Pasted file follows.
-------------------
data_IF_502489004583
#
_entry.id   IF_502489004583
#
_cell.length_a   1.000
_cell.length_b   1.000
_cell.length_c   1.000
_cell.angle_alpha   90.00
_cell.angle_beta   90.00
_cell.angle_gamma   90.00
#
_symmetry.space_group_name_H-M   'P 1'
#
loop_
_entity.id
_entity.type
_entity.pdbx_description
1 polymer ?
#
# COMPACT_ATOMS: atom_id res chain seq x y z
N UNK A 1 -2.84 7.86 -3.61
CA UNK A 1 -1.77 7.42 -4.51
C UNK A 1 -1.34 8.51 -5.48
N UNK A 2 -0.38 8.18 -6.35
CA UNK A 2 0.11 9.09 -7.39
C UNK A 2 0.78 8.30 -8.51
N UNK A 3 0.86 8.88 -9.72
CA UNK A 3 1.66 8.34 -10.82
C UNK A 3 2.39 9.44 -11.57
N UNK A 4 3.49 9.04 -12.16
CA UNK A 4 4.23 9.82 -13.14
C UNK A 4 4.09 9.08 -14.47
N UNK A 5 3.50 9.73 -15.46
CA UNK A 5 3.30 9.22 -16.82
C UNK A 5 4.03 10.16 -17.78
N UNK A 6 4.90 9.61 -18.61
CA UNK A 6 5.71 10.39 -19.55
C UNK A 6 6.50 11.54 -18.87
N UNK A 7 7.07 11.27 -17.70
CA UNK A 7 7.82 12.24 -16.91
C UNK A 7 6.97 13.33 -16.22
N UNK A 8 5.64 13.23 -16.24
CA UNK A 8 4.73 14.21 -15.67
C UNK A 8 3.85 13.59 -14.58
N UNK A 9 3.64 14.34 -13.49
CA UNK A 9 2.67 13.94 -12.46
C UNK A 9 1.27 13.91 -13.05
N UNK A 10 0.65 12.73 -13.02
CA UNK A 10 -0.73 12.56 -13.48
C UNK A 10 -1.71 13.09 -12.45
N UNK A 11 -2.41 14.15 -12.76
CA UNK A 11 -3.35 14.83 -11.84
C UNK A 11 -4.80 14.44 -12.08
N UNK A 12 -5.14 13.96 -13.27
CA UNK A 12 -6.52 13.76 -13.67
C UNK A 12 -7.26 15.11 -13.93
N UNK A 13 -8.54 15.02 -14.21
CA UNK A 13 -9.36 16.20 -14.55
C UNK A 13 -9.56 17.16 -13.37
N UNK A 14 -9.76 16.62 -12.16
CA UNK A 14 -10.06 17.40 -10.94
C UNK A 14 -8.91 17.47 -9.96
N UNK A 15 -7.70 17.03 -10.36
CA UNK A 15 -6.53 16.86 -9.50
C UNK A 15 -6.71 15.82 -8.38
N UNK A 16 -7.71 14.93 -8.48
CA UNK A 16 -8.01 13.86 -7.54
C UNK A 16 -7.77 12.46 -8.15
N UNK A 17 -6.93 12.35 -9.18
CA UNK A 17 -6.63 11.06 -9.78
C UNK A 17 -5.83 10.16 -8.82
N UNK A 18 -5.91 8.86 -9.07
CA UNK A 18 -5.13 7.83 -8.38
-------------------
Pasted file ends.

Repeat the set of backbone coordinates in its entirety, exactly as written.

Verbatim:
data_IF_502489004583
#
_entry.id   IF_502489004583
#
_cell.length_a   1.000
_cell.length_b   1.000
_cell.length_c   1.000
_cell.angle_alpha   90.00
_cell.angle_beta   90.00
_cell.angle_gamma   90.00
#
_symmetry.space_group_name_H-M   'P 1'
#
loop_
_entity.id
_entity.type
_entity.pdbx_description
1 polymer ?
#
# COMPACT_ATOMS: atom_id res chain seq x y z
N UNK A 1 -2.84 7.86 -3.61
CA UNK A 1 -1.77 7.42 -4.51
C UNK A 1 -1.34 8.51 -5.48
N UNK A 2 -0.38 8.18 -6.35
CA UNK A 2 0.11 9.09 -7.39
C UNK A 2 0.78 8.30 -8.51
N UNK A 3 0.86 8.88 -9.72
CA UNK A 3 1.66 8.34 -10.82
C UNK A 3 2.39 9.44 -11.57
N UNK A 4 3.49 9.04 -12.16
CA UNK A 4 4.23 9.82 -13.14
C UNK A 4 4.09 9.08 -14.47
N UNK A 5 3.50 9.73 -15.46
CA UNK A 5 3.30 9.22 -16.82
C UNK A 5 4.03 10.16 -17.78
N UNK A 6 4.90 9.61 -18.61
CA UNK A 6 5.71 10.39 -19.55
C UNK A 6 6.50 11.54 -18.87
N UNK A 7 7.07 11.27 -17.70
CA UNK A 7 7.82 12.24 -16.91
C UNK A 7 6.97 13.33 -16.22
N UNK A 8 5.64 13.23 -16.24
CA UNK A 8 4.73 14.21 -15.67
C UNK A 8 3.85 13.59 -14.58
N UNK A 9 3.64 14.34 -13.49
CA UNK A 9 2.67 13.94 -12.46
C UNK A 9 1.27 13.91 -13.05
N UNK A 10 0.65 12.73 -13.02
CA UNK A 10 -0.73 12.56 -13.48
C UNK A 10 -1.71 13.09 -12.45
N UNK A 11 -2.41 14.15 -12.76
CA UNK A 11 -3.35 14.83 -11.84
C UNK A 11 -4.80 14.44 -12.08
N UNK A 12 -5.14 13.96 -13.27
CA UNK A 12 -6.52 13.76 -13.67
C UNK A 12 -7.26 15.11 -13.93
N UNK A 13 -8.54 15.02 -14.21
CA UNK A 13 -9.36 16.20 -14.55
C UNK A 13 -9.56 17.16 -13.37
N UNK A 14 -9.76 16.62 -12.16
CA UNK A 14 -10.06 17.40 -10.94
C UNK A 14 -8.91 17.47 -9.96
N UNK A 15 -7.70 17.03 -10.36
CA UNK A 15 -6.53 16.86 -9.50
C UNK A 15 -6.71 15.82 -8.38
N UNK A 16 -7.71 14.93 -8.48
CA UNK A 16 -8.01 13.86 -7.54
C UNK A 16 -7.77 12.46 -8.15
N UNK A 17 -6.93 12.35 -9.18
CA UNK A 17 -6.63 11.06 -9.78
C UNK A 17 -5.83 10.16 -8.82
N UNK A 18 -5.91 8.86 -9.07
CA UNK A 18 -5.13 7.83 -8.38